In 1987, the first man was convicted of sexual assault with the help of DNA evidence. The case was upheld on appeal the following year ( Lewis: 1988 ). In 1991, the Minnesota Bureau of Criminal Apprehension (BCA) Laboratory became the first state crime lab to identify a suspect on the basis of DNA alone. As a result of this valuable investigative resource, an otherwise unidentified rapist was found and convicted ( Ledray & Netzel: 1997 ).
The recognition of deoxyribonucleic acid (DNA) as a valuable investigative tool, and the knowledge that many rapists are repeat offenders, led to the development of the FBI Combined DNA Index System (CODIS) ( Miller: 1996 ).
The federal DNA Identification Act, included in the 1994 Crime Bill, allocated $40 million to expand DNA testing capabilities on a national basis. Today, as a result, 57 laboratories in 27 states participate in the CODIS system ( Miller; 1996 ). These databases are used for “DNA fingerprinting” in much the same way as conventional fingerprint databases are used. Genetic profiles found in semen and blood evidence are now used to link serial cases, identify offenders of multiple assaults, and exonerate falsely accused suspects ( Ledray & Netzel: 1997 ).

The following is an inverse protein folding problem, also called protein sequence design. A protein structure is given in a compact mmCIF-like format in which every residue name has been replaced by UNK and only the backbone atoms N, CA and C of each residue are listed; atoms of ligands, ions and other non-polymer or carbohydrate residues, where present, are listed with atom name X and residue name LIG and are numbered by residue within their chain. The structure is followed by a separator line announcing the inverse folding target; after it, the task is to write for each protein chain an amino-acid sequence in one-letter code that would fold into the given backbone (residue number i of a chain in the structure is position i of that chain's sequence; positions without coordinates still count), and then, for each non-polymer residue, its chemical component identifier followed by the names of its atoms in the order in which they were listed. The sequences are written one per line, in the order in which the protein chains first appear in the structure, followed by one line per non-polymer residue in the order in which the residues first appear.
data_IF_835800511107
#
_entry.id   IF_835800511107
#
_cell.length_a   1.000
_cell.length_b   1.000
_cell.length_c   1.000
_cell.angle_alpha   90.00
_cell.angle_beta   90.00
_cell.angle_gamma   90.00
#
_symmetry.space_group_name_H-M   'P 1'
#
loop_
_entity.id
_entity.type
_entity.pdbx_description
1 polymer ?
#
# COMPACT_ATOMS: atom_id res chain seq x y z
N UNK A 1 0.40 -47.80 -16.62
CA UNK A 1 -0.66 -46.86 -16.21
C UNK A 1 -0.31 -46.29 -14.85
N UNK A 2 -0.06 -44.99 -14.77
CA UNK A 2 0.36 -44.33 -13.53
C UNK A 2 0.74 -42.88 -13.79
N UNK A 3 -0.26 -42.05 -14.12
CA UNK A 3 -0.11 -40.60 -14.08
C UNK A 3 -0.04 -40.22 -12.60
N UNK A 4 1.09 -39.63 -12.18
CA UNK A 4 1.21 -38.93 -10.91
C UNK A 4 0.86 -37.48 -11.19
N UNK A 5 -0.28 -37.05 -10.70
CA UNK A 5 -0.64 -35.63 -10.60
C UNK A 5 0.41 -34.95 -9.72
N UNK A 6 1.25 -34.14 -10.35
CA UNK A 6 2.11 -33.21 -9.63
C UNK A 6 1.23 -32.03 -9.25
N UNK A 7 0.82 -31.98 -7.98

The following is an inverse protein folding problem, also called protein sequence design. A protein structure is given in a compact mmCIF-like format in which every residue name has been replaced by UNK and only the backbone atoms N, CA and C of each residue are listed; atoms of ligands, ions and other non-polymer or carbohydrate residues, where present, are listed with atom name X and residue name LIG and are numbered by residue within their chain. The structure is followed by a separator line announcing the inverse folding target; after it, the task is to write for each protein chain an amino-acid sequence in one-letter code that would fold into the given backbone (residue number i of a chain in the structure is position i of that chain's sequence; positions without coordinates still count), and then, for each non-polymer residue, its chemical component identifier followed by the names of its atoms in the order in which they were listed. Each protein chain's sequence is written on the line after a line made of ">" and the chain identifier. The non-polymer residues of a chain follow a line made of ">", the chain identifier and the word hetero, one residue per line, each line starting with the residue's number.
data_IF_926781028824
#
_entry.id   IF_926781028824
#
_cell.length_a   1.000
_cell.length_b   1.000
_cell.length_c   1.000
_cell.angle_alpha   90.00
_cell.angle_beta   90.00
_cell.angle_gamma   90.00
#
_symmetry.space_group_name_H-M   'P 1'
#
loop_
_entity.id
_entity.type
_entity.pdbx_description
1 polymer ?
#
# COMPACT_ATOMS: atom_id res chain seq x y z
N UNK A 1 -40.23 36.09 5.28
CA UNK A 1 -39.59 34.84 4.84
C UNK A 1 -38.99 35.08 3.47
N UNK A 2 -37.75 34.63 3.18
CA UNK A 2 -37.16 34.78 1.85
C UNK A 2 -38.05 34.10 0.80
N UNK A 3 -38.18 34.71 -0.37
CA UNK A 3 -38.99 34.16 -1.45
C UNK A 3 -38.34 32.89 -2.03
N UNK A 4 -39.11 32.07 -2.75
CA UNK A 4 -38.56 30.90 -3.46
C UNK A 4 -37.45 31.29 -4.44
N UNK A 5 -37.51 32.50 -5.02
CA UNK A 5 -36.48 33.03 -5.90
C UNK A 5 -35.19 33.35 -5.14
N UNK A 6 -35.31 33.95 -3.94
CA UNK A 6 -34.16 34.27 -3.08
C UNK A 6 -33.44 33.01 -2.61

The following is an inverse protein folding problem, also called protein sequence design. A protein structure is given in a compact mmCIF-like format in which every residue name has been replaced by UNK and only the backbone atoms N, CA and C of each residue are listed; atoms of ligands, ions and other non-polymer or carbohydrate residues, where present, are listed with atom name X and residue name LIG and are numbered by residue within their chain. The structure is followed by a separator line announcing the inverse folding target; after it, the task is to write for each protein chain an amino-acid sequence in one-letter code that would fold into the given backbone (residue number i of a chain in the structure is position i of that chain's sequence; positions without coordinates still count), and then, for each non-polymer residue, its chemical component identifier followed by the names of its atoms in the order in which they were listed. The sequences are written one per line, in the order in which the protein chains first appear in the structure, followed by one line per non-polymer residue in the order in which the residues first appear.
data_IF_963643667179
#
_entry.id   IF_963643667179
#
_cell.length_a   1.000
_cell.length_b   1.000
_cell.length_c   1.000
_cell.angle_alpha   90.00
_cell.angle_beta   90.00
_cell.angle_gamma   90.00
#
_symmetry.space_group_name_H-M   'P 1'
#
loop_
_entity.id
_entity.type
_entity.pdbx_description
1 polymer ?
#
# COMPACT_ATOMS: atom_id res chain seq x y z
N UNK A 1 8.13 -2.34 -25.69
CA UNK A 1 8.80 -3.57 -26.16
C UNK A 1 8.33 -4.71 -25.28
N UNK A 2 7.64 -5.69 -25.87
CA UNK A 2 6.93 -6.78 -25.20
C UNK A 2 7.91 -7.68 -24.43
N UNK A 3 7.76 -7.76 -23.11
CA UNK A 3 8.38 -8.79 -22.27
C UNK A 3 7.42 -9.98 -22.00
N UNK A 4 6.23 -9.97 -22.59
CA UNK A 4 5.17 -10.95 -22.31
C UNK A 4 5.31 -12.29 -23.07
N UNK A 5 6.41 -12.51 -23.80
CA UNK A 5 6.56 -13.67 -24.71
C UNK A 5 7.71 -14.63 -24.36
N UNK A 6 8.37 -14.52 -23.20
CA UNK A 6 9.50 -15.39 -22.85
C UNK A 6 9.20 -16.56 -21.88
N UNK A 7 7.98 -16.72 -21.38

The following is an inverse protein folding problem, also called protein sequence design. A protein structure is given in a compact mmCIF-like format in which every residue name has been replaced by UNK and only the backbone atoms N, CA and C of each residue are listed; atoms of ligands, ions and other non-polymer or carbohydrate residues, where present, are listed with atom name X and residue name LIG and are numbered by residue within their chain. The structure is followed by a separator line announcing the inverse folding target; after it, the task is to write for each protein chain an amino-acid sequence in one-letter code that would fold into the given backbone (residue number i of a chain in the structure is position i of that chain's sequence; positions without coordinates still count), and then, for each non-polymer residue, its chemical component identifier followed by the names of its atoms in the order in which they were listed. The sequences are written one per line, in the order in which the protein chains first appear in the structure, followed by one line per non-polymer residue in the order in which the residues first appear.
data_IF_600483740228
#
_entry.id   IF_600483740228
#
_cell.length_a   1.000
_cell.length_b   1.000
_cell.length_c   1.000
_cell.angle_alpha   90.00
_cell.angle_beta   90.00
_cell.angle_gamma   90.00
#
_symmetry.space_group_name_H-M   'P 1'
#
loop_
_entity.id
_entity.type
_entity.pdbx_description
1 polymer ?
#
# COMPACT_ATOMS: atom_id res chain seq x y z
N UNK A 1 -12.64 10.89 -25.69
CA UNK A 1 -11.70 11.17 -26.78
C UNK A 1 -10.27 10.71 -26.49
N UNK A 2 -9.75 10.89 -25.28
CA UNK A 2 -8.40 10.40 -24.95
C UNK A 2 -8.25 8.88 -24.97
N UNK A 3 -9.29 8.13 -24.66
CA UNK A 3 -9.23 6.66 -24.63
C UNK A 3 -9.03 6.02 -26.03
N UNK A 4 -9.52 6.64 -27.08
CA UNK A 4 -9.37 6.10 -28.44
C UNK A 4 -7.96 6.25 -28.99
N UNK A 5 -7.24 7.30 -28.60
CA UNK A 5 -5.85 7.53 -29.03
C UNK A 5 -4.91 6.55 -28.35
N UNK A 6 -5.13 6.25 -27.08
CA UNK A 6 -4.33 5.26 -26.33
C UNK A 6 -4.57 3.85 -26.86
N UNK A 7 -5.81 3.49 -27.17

DNA evidence should be obtained by collecting any available blood evidence that could be from the assailant on the skin or clothing of the victim. If the survivor reports she scratched the assailant, fingernail scrapings should be collected in hopes of collecting the assailant’s blood. DNA can also be obtained by swabbing the involved orifices with a standard size cotton tip swab for sperm and seminal fluid ( Ledray & Netzel: 1997 ).
In addition, when the SANE or forensic examiner completes the evidentiary exam, blood evidence must be collected from the survivor for DNA analysis to distinguish her DNA from that of the assailant ( Frank: 1996 ).